Connecticut Confirms First Case of Eastern Equine Encephalitis for 2023 in Emu
State Veterinarian Stresses Importance of Vaccinations to Protect Animals
(HARTFORD, CT) – The Connecticut Department of Agriculture is reporting Connecticut’s first case this year of Eastern equine encephalitis (EEE) in domestic animals. EEE was detected in a 10-year-old male emu from Windham County. The emu was exhibiting neurological signs at the time of death. Diagnostic samples were collected and sent to the Connecticut Veterinary Medical Diagnostic Laboratory (CVMDL) at the University of Connecticut in Storrs which tested positive for EEE virus.
“This detection highlights the importance of vaccinations and continued precautions that owners should undertake to protect their animals from mosquito-borne illnesses,” said Connecticut State Veterinarian Dr. Jane Lewis. “Horses are the domestic animals most susceptible to infection with mosquito-borne illnesses such as EEE.”
EEE-infected mosquitoes in: Hampton, Killingly, Thompson, Tolland, Voluntown, and Woodstock. Bethel, Branford, Bridgeport, Colchester, Danbury, Darien, East Haddam, East Haven, Fairfield, Glastonbury, Greenwich, Hartford, Hebron, Killingworth, Manchester, Mansfield, Middlefield, Milford, New Canaan, New Haven, North Stonington, Norwalk, South Windsor, Stamford, Tolland, Wallingford, Waterbury, Waterford, West Haven, Westport, Wethersfield, Willington, and Wilton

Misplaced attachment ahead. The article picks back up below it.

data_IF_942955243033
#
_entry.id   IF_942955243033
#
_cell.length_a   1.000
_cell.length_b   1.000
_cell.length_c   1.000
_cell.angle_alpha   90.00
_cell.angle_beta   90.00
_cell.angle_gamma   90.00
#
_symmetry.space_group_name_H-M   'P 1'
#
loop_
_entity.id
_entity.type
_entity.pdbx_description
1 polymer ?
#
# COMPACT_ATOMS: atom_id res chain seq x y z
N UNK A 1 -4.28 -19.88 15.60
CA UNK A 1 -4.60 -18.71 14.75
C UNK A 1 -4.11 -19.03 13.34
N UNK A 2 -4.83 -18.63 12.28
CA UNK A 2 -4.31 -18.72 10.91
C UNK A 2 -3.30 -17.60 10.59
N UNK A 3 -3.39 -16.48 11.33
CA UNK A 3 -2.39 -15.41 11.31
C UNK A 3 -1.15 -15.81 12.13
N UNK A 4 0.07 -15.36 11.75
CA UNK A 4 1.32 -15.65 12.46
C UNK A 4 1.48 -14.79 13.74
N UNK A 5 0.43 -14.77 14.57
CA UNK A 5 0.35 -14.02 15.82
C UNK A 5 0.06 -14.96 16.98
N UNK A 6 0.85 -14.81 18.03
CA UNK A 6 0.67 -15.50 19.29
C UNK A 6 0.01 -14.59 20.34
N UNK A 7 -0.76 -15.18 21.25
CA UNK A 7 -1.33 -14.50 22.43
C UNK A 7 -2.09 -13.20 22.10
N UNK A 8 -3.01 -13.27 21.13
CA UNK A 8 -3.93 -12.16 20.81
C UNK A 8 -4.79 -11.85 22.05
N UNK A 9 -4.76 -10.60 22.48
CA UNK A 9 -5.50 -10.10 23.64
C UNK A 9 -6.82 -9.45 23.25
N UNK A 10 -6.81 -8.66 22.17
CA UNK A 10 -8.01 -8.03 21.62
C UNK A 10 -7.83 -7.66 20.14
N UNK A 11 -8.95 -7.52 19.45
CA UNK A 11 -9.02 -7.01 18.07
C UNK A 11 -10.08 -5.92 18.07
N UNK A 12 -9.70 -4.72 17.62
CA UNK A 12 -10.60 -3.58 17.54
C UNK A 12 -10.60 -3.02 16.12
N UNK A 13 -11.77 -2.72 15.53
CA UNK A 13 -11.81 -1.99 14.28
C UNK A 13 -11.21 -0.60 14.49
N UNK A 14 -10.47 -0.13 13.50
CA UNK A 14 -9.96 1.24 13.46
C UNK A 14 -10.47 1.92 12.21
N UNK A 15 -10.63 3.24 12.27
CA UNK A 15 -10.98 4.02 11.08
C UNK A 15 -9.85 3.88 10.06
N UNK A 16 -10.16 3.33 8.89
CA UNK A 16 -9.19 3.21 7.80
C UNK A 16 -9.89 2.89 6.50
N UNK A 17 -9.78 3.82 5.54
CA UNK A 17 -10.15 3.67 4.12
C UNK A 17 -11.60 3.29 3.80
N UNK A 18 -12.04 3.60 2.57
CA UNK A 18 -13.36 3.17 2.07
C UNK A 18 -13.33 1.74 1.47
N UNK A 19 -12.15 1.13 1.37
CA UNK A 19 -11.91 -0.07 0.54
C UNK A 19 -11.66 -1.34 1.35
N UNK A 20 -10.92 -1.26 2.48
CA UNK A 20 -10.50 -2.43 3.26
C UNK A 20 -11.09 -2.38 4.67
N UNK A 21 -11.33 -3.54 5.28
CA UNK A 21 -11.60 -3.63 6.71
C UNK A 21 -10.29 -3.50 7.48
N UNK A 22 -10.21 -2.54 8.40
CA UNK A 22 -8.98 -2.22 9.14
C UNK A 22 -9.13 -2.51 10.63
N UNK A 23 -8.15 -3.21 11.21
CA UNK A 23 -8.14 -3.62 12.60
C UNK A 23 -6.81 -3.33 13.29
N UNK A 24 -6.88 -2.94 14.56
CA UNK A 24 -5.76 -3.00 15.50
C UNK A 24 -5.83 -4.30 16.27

- Administering the initial two-dose vaccine series, four to six weeks apart
- Administer regular boosters at least annually
- Consult with your veterinarian if boosters are needed every six months
- Give vaccinations at least one month prior to mosquito season to develop protective immunity
- Remove sources of standing water to eliminate mosquito breeding grounds
- Clean and refill water troughs regularly
- Apply fly sprays containing pyrethrin regularly
The Connecticut Department of Agriculture mission is to foster a healthy economic, environmental, and social climate for agriculture by developing, promoting, and regulating agricultural businesses; protecting agricultural and aquacultural resources; enforcing laws pertaining to domestic animals; and promoting an understanding among the state's citizens of the diversity of Connecticut agriculture, its cultural heritage, and its contribution to the state's economy. For more information, visit www.CTGrown.gov.